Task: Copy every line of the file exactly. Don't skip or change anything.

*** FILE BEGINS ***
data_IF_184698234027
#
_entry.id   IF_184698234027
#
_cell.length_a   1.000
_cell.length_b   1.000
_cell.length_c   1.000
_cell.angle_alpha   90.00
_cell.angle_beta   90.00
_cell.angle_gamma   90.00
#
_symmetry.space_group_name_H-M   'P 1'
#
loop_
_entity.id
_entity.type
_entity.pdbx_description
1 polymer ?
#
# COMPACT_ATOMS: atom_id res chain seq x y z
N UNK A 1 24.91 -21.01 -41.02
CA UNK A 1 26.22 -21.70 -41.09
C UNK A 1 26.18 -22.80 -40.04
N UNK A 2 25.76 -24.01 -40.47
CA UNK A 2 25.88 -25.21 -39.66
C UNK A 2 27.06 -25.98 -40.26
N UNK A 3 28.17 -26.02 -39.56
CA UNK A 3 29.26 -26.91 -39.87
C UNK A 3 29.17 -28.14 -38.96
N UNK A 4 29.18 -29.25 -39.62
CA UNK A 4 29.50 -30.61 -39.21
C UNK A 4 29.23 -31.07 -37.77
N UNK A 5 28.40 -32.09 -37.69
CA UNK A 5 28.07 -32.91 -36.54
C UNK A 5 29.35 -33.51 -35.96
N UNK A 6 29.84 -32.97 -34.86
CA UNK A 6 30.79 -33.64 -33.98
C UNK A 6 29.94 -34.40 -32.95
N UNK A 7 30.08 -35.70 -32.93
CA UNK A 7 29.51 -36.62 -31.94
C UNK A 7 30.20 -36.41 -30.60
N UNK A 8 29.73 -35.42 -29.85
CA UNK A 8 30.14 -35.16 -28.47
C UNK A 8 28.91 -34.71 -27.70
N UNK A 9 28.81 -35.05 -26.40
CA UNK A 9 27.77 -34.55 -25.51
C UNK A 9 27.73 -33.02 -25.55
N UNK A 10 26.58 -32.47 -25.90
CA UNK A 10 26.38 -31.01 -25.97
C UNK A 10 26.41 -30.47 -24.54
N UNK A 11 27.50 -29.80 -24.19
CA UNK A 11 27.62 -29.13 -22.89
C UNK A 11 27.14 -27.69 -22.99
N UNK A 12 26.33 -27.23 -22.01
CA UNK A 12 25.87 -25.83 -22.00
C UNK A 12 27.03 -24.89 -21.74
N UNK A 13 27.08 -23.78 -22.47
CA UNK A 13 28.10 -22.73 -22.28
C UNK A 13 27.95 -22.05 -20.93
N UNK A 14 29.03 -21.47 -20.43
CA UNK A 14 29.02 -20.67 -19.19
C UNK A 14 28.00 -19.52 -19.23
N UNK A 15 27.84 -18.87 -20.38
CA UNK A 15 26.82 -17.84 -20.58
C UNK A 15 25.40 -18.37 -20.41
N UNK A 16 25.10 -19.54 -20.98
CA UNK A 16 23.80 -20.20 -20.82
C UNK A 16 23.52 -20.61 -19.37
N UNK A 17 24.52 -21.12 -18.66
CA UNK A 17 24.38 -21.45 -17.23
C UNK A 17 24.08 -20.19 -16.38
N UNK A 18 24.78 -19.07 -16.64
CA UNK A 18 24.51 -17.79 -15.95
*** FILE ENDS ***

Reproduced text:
data_IF_184698234027
#
_entry.id   IF_184698234027
#
_cell.length_a   1.000
_cell.length_b   1.000
_cell.length_c   1.000
_cell.angle_alpha   90.00
_cell.angle_beta   90.00
_cell.angle_gamma   90.00
#
_symmetry.space_group_name_H-M   'P 1'
#
loop_
_entity.id
_entity.type
_entity.pdbx_description
1 polymer ?
#
# COMPACT_ATOMS: atom_id res chain seq x y z
N UNK A 1 24.91 -21.01 -41.02
CA UNK A 1 26.22 -21.70 -41.09
C UNK A 1 26.18 -22.80 -40.04
N UNK A 2 25.76 -24.01 -40.47
CA UNK A 2 25.88 -25.21 -39.66
C UNK A 2 27.06 -25.98 -40.26
N UNK A 3 28.17 -26.02 -39.56
CA UNK A 3 29.26 -26.91 -39.87
C UNK A 3 29.17 -28.14 -38.96
N UNK A 4 29.18 -29.25 -39.62
CA UNK A 4 29.50 -30.61 -39.21
C UNK A 4 29.23 -31.07 -37.77
N UNK A 5 28.40 -32.09 -37.69
CA UNK A 5 28.07 -32.91 -36.54
C UNK A 5 29.35 -33.51 -35.96
N UNK A 6 29.84 -32.97 -34.86
CA UNK A 6 30.79 -33.64 -33.98
C UNK A 6 29.94 -34.40 -32.95
N UNK A 7 30.08 -35.70 -32.93
CA UNK A 7 29.51 -36.62 -31.94
C UNK A 7 30.20 -36.41 -30.60
N UNK A 8 29.73 -35.42 -29.85
CA UNK A 8 30.14 -35.16 -28.47
C UNK A 8 28.91 -34.71 -27.70
N UNK A 9 28.81 -35.05 -26.40
CA UNK A 9 27.77 -34.55 -25.51
C UNK A 9 27.73 -33.02 -25.55
N UNK A 10 26.58 -32.47 -25.90
CA UNK A 10 26.38 -31.01 -25.97
C UNK A 10 26.41 -30.47 -24.54
N UNK A 11 27.50 -29.80 -24.19
CA UNK A 11 27.62 -29.13 -22.89
C UNK A 11 27.14 -27.69 -22.99
N UNK A 12 26.33 -27.23 -22.01
CA UNK A 12 25.87 -25.83 -22.00
C UNK A 12 27.03 -24.89 -21.74
N UNK A 13 27.08 -23.78 -22.47
CA UNK A 13 28.10 -22.73 -22.28
C UNK A 13 27.95 -22.05 -20.93
N UNK A 14 29.03 -21.47 -20.43
CA UNK A 14 29.02 -20.67 -19.19
C UNK A 14 28.00 -19.52 -19.23
N UNK A 15 27.84 -18.87 -20.38
CA UNK A 15 26.82 -17.84 -20.58
C UNK A 15 25.40 -18.37 -20.41
N UNK A 16 25.10 -19.54 -20.98
CA UNK A 16 23.80 -20.20 -20.82
C UNK A 16 23.52 -20.61 -19.37
N UNK A 17 24.52 -21.12 -18.66
CA UNK A 17 24.38 -21.45 -17.23
C UNK A 17 24.08 -20.19 -16.38
N UNK A 18 24.78 -19.07 -16.64
CA UNK A 18 24.51 -17.79 -15.95